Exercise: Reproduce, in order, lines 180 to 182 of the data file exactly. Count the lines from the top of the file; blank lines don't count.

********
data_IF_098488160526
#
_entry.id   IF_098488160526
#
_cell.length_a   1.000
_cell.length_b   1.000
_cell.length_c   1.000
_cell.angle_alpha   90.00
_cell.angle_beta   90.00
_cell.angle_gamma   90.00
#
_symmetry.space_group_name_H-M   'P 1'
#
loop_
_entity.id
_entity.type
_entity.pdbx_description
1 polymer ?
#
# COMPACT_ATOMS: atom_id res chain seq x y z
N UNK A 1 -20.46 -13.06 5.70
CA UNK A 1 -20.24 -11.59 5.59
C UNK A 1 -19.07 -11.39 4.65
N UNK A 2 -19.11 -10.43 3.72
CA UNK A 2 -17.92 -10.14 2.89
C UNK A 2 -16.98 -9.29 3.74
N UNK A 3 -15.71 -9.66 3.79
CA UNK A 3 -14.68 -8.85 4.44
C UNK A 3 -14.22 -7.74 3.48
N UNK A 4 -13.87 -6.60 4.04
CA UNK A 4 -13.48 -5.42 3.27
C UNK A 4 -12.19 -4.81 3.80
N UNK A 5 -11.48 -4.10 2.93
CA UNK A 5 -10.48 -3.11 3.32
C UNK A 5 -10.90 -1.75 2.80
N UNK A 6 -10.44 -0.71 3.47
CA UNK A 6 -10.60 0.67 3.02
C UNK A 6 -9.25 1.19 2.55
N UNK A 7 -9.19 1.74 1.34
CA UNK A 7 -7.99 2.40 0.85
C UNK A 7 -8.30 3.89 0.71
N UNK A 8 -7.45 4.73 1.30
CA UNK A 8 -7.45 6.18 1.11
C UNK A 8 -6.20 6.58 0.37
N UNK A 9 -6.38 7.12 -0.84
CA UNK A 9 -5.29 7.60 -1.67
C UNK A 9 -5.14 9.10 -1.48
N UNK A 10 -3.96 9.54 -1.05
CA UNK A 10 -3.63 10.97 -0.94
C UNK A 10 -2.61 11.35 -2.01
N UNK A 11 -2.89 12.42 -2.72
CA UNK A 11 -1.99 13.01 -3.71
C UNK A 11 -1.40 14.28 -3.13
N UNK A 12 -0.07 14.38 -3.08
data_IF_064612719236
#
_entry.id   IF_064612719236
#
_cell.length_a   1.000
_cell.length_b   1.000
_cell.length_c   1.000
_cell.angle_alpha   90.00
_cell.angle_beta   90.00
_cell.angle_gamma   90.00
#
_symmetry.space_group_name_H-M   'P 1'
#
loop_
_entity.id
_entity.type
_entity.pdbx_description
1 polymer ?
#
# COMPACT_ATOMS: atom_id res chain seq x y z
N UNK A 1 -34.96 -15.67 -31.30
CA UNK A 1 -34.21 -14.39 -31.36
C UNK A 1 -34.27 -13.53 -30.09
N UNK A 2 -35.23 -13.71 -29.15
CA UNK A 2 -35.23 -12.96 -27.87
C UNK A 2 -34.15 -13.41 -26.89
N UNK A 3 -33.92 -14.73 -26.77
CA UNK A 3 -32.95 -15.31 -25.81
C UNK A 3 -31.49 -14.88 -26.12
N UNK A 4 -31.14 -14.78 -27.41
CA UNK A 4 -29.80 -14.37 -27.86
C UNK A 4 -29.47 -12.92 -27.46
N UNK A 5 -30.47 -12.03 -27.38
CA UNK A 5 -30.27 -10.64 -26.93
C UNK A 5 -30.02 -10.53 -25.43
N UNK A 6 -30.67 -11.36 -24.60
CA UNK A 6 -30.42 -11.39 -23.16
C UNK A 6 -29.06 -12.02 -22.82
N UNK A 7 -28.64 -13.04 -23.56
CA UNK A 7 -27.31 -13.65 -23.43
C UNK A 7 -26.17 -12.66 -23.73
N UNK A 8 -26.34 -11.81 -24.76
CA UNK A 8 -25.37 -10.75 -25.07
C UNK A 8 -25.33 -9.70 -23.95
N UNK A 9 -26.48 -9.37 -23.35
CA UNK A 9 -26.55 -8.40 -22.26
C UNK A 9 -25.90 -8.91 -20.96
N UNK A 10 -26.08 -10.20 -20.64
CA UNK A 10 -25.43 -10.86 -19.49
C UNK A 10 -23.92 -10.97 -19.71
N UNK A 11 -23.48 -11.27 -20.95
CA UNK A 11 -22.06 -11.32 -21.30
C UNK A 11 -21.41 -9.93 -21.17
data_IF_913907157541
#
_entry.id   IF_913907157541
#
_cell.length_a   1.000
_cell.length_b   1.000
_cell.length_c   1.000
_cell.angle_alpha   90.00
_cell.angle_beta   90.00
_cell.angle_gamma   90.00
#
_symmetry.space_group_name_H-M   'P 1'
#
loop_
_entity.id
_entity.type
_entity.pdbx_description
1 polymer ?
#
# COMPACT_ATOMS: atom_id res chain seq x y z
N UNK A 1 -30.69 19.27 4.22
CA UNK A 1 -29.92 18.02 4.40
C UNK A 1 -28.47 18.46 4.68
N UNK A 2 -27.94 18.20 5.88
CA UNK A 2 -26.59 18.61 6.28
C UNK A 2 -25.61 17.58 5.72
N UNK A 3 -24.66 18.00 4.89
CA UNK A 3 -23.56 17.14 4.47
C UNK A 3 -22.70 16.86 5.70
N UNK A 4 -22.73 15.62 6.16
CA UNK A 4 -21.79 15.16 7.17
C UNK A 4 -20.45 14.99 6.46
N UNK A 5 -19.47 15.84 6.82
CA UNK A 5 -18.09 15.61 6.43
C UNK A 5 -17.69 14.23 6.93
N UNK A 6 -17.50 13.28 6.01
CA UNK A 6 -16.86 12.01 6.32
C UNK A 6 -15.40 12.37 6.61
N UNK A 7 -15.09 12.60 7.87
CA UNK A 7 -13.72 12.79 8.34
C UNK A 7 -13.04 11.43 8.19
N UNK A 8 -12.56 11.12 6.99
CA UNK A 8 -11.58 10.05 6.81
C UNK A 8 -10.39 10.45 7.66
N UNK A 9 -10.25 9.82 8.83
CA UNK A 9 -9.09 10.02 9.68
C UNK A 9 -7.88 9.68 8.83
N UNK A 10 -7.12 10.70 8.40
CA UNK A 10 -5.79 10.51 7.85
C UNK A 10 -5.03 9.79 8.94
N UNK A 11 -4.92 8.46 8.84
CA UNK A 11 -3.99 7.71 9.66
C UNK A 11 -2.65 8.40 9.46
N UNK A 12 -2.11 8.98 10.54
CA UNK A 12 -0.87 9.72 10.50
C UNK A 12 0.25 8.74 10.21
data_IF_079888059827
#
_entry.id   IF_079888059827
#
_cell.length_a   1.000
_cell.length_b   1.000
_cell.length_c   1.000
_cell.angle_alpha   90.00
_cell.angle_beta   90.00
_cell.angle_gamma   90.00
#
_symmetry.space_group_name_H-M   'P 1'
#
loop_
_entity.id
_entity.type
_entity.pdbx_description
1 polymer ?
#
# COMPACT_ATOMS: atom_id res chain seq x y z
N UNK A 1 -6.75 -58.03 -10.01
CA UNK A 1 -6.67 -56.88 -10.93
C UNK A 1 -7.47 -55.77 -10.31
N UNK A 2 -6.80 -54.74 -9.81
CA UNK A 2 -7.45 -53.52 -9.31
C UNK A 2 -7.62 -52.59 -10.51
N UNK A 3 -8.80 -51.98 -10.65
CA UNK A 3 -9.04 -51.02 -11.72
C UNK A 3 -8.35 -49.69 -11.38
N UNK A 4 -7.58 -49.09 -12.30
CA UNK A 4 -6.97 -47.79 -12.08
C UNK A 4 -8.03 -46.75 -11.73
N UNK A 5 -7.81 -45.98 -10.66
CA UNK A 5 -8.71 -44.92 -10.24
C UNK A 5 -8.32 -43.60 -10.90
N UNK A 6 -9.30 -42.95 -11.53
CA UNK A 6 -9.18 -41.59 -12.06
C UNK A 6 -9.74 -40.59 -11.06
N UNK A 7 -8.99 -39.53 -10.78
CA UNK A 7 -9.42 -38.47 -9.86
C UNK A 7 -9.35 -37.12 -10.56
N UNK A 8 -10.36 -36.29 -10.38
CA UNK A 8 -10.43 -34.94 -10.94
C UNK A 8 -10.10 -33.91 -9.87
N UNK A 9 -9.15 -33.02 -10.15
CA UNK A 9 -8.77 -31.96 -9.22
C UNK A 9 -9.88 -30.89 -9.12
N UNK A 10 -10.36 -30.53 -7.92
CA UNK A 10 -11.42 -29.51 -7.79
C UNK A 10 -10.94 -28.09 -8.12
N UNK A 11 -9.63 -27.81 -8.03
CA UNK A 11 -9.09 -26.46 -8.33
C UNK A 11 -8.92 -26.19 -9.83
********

_entity.pdbx_description
1 polymer ?
#